Many teenagers moving away to university are simply not aware of how to deal with their money, and are in danger of making mistakes. When, and how, should children learn about personal finance?
Schools could do more to help. The Personal Finance Education Group (PFEG), which includes financial companies, teachers, regulators and consumer groups, has been campaigning since December 1996 to get personal finance on to the National Curriculum.
Money matters should be integrated into subjects already taught, the group believes, rather than seen as a separate subject.
For example, 11-year-olds now being taught maths may be asked how many bricks they will need to build a house. Instead, PFEG would suggest a practical example: asking them how much money they would need to earn to pay off a loan taken out for a motorbike, including interest accrued over time.
The PFEG has worked out a "Learning Framework for Personal Finance", which gives examples of activities teachers can use to bring money management into existing subjects. The framework sets out learning objectives from age five to age 16, and is already being tried out in 20 schools.
Being a good consumer of personal finance is the same as being a good consumer of any product, says Victoria Nye, director of training and education at the Association of Unit Trusts and Investment Funds, one of the bodies involved in the PFEG.
"You need to have the assertiveness to ask questions of anyone who's trying to sell you something," says Ms Nye. "You need the in-built cynicism that we all get with a certain amount of maturity."
NatWest runs a programme in conjunction with schools that is aimed at teaching 11-to-18-year-olds practical financial literacy and giving them advice on money matters. Half of all secondary schools in England and Wales have now registered with the bank's "Face 2 Face With Finance" scheme.
Activities are set out under the programme, and bank employees visit the school. Teachers also have the opportunity to experience banks from the inside, by means of brief work placements.
There is a lot that parents can do, experts say. Simply being a role model by practising good money skills while your children are growing up gives them a good start. Make sure you pay all your bills on time, avoid buying too much on credit, and shop around for expensive items.
"It's good to be introduced to the discipline of saving at an early age," says Gavin Haynes, of the independent financial advisers Whitechurch Securities, in Bristol.
"Many of the major banks and building societies offer savings accounts with incentives that will interest children."
Abbey National offers its "Action Saver" account for children up to the age of 15, which pays 3.6 per cent interest on balances over pounds 1, and offers a gift pack and magazine as incentives. Halifax is targeting younger children with its "Little Xtra Club" for under-nines, which offers a range of free gifts. Club members could save their money in a Liquid Gold account, attracting 5.75 per cent gross annual interest from pounds 1.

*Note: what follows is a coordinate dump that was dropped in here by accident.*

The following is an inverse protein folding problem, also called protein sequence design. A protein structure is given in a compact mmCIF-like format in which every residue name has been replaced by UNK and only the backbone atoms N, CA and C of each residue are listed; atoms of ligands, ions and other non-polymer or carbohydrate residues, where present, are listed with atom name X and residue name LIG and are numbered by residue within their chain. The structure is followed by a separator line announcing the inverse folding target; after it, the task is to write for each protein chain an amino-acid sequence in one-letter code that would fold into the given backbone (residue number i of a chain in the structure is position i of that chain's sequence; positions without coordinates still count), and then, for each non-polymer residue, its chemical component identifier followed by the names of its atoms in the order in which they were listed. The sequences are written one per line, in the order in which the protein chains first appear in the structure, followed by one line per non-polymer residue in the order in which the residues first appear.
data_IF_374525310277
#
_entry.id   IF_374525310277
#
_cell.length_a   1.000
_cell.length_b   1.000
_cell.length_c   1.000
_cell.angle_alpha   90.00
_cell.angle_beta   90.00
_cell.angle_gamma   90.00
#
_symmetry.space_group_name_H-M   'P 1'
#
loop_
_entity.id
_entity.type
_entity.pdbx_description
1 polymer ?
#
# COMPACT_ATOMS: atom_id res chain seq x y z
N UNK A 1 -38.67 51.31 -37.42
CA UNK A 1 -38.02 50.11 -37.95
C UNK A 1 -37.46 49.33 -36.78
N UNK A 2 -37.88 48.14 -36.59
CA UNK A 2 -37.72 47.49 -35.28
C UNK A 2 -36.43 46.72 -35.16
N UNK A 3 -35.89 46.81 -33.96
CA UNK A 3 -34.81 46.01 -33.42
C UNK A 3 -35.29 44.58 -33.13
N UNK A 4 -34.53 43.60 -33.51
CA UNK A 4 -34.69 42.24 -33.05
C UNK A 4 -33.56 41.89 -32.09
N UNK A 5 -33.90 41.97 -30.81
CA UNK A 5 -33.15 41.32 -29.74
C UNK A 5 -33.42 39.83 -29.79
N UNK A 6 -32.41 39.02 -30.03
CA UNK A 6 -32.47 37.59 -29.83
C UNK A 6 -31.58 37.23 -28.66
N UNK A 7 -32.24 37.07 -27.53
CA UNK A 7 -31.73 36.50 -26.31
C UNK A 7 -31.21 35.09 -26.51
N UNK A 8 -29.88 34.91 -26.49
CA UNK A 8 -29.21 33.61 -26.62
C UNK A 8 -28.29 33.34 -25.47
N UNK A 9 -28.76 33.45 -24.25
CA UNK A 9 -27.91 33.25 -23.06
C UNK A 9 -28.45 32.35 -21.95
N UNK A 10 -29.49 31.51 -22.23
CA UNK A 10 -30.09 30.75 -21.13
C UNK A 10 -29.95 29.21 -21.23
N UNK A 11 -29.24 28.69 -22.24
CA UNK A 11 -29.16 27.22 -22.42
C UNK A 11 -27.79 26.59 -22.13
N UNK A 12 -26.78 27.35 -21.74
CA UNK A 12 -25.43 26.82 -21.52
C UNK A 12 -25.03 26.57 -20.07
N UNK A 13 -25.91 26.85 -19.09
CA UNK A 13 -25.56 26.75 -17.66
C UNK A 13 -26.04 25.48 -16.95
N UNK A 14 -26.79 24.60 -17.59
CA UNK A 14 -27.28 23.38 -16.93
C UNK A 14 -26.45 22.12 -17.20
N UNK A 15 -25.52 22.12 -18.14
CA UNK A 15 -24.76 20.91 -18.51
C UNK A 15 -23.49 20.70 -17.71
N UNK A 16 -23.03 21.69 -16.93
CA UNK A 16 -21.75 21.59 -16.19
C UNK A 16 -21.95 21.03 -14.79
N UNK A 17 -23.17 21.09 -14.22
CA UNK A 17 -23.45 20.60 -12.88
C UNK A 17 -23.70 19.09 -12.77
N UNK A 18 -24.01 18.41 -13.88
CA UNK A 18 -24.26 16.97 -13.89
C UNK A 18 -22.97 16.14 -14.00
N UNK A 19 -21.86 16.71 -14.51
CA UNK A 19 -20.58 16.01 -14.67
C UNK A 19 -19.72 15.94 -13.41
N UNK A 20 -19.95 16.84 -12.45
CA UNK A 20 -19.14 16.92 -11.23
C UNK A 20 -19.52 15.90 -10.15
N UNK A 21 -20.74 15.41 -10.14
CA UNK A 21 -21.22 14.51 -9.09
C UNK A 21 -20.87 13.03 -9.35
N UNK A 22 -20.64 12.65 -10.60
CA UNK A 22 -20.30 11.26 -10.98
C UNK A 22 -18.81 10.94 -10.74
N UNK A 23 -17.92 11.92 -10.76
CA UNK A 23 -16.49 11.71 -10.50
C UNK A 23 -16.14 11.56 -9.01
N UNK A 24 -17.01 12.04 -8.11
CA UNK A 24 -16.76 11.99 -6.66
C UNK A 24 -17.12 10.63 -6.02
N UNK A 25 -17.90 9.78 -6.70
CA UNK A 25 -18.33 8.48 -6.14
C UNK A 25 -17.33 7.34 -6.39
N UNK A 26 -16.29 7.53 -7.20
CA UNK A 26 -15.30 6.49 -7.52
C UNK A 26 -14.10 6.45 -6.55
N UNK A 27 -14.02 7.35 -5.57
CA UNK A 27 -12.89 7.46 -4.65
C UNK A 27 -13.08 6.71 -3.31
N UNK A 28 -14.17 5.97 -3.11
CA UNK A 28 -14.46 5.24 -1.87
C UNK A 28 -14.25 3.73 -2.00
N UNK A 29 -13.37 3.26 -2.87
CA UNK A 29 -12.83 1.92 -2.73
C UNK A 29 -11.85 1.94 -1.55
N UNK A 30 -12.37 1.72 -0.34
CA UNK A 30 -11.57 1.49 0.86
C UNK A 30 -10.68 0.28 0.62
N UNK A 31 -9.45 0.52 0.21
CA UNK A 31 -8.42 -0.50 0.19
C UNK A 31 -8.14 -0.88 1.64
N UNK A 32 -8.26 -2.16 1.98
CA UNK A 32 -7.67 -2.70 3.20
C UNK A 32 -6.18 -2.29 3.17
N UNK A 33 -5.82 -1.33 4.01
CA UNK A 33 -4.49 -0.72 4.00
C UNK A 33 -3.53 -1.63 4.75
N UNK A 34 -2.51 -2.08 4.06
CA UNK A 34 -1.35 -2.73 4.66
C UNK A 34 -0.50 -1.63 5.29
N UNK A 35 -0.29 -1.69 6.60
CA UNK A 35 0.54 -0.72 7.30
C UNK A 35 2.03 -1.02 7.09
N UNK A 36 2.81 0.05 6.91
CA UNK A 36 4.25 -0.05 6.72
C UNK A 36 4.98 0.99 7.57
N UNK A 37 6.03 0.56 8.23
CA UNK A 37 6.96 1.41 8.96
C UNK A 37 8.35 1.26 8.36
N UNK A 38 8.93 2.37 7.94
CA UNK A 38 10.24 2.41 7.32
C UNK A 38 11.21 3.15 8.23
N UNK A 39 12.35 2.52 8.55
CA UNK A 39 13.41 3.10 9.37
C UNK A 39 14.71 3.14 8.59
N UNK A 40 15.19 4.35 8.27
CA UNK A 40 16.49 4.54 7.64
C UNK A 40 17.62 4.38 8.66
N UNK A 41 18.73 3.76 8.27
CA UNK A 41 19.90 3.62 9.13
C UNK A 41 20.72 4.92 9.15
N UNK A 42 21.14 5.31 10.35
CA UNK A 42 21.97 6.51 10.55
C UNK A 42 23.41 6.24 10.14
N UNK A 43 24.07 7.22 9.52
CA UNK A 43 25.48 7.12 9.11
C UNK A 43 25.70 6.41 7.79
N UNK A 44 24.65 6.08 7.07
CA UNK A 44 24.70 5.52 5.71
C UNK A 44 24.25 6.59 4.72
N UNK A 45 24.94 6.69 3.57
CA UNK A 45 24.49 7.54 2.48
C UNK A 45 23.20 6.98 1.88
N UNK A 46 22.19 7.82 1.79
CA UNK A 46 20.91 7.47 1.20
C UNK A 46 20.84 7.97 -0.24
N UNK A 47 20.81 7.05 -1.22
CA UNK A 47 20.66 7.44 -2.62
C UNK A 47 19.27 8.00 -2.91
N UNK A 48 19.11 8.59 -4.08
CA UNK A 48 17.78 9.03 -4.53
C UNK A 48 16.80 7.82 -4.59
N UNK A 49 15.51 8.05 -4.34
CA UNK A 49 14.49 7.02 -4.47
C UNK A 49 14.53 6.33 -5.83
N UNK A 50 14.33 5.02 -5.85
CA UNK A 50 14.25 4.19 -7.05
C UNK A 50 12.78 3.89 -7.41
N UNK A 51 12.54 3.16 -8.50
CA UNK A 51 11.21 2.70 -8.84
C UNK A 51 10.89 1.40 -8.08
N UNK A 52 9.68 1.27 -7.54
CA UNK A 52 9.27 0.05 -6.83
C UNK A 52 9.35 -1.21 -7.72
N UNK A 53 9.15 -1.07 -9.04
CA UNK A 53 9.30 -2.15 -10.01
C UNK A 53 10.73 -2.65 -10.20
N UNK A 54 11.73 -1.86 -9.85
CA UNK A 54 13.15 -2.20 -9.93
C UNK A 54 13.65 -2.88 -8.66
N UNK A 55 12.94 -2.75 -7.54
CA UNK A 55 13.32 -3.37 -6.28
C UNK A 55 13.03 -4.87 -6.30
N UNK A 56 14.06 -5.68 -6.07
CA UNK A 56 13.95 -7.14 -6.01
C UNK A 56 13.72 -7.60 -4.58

Parents should think about teaching their children early on about personal finance, says Victoria Nye. "You can start very gently with a child from an early age, by giving them games to play, such as a basic shopping game, and as they get older you can build that up," she suggests.
If the children get money from grandparents, they could have the challenge of finding a good bank account for it themselves. Show them that there is a wealth of information in personal finance pages of newspapers, advises Ms Nye.
Build up an awareness of stock market investment, she says. If your child is interested in buying a certain CD player, for example, encourage them to notice which company manufactures them, and to ask whether that could be a good company to invest in.
Try tracking trading prices of a group of stocks with your children over the summer holidays, Ms Nye suggests; though she does add: "If they'd been investing over these summer holidays they'd have lost a fortune, probably."
New students can find themselves in deep water if they lack basic money- management skills.
"Some of the research we've done shows that 16-to-18-year-olds just aren't prepared - they don't understand how much they'll be paying for electricity bills, gas bills and council tax," says James Murray, of NatWest.
Parents should sit down with their children before they leave for university and tell them, for example, how the interest charges work if they get a credit card, and that if the bill is not paid in full on the date specified, charges will quickly begin to build up.
Learning how to budget is vital for new students, Mr Murray says.
And students-to-be should be told what to do if the worst happens and their finances do get out of control. "If you're at university and you start getting into money troubles, don't just hide the statements under the bed - go and see the bank manager," says Mr Murray.Reuse content